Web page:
Today we’re thrilled to have Kristina McMorris join us as our guest. Kristina is a New York Times and USA Today bestselling author and the recipient of more than twenty national literary awards, as well as a nomination for the IMPAC Dublin Literary Award, RWA’s RITA® Award, and a Goodreads Choice Award for Best Historical Fiction. Inspired by true personal and historical accounts, her works of fiction have been published by Kensington Books, Penguin Random House, and HarperCollins.
The Edge of Lost is Kristina’s fourth novel, following the widely praised Letters from Home, Bridge of Scarlet Leaves, and The Pieces We Keep, in addition to her novellas in the anthologies A Winter Wonderland and Grand Central. Prior to her writing career, she hosted weekly TV shows since age nine, including an Emmy® Award-winning program, and has been named one of Portland’s “40 Under 40” by The Business Journal.
So often, novelists are warned not to incorporate stereotypes into our characters, and yet stereotypes exist for a reason: because they’re usually based in truth. There are so many literary rules—not to mention PC guidelines—we’re afraid of breaking. I hope my post will help liberate some writers who might feel hindered in this respect.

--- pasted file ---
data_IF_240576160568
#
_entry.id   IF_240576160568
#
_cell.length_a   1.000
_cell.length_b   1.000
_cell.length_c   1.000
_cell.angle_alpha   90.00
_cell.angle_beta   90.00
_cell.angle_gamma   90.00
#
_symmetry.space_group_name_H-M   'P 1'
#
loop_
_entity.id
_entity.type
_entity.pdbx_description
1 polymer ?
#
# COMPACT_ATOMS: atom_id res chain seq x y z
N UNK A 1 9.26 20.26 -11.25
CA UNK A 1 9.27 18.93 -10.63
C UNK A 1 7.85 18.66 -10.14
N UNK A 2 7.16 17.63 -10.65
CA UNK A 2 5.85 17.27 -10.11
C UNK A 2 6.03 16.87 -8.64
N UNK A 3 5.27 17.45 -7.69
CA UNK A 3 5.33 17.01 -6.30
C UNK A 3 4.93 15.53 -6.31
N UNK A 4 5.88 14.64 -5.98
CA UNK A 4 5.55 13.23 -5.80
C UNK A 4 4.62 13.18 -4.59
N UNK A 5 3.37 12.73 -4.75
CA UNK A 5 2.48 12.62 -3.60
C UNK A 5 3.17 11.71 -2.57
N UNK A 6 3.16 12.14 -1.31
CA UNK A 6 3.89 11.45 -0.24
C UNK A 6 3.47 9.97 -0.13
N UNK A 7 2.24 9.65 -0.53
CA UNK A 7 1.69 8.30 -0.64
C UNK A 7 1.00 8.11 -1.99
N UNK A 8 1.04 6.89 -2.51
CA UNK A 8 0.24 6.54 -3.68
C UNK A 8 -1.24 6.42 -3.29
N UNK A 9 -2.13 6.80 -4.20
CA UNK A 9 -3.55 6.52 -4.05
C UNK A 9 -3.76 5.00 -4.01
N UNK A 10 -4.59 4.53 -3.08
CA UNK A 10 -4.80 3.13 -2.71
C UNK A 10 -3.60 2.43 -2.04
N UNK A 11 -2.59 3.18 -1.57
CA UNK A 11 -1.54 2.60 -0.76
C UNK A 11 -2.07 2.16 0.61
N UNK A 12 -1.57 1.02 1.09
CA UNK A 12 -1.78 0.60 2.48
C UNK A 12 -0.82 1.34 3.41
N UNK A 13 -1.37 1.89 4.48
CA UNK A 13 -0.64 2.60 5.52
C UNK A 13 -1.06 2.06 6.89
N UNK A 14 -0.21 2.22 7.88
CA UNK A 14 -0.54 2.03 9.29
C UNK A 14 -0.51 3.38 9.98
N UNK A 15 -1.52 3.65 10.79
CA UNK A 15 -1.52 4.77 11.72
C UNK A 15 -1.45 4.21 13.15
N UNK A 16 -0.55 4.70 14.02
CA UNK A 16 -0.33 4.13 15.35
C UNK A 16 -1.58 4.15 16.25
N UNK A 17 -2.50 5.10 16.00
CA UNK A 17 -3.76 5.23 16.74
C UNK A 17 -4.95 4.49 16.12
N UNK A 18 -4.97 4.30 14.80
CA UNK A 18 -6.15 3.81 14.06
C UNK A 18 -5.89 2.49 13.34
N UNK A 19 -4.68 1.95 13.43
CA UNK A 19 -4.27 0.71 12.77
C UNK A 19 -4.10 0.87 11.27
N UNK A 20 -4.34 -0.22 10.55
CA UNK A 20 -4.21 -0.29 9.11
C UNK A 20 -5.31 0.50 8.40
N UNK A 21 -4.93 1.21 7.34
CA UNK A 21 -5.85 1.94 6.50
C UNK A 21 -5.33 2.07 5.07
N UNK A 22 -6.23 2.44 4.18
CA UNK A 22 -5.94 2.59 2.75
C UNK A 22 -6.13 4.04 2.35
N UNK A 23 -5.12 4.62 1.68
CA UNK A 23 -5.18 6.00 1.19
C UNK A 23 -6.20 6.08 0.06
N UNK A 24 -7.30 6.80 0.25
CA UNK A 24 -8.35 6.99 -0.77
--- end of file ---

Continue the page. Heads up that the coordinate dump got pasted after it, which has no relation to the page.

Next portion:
The theme was “Asian Invasion.”
For years I had been tasked with planning an annual appreciation party thrown by my family’s company. Invitations would reveal the surprise theme each year, spurring the vast majority of our five hundred guests—from vendors and customers to politicians and journalists—to find or create suitable costumes to compete for the highly coveted first-place title. Up until then, we’d covered the Roaring 1920s, mobster-era ’40s, ’50s diner days, and disco glam of the ’70s. Sprinkled between those had been a Wild West saloon, sports pub, Vegas casino, and a French Renaissance-style masquerade ball. In various ways, culture played such a key role in those events that ultimately it didn’t feel a far stretch to move on to an Asian theme.
“Throw PC out the window! Just have fun!” we told our guests at a time when the fear of offending others had seemed at an all-time high (a miniscule level compared to now). It didn’t require explanation that the reason my family could host a party encouraging creative Asian costumes was simply this: We’re Asians. (Or half, in my case.) I suppose you could say we had an ethnic “hall pass.” And that allowed us, for a single evening, to extend that pass to others.
On event day, it was a delight to watch people pour out of their cars dressed as Chinese take-out boxes, sumo wrestlers, sushi rolls, and the stars of The King and I. [Read more…]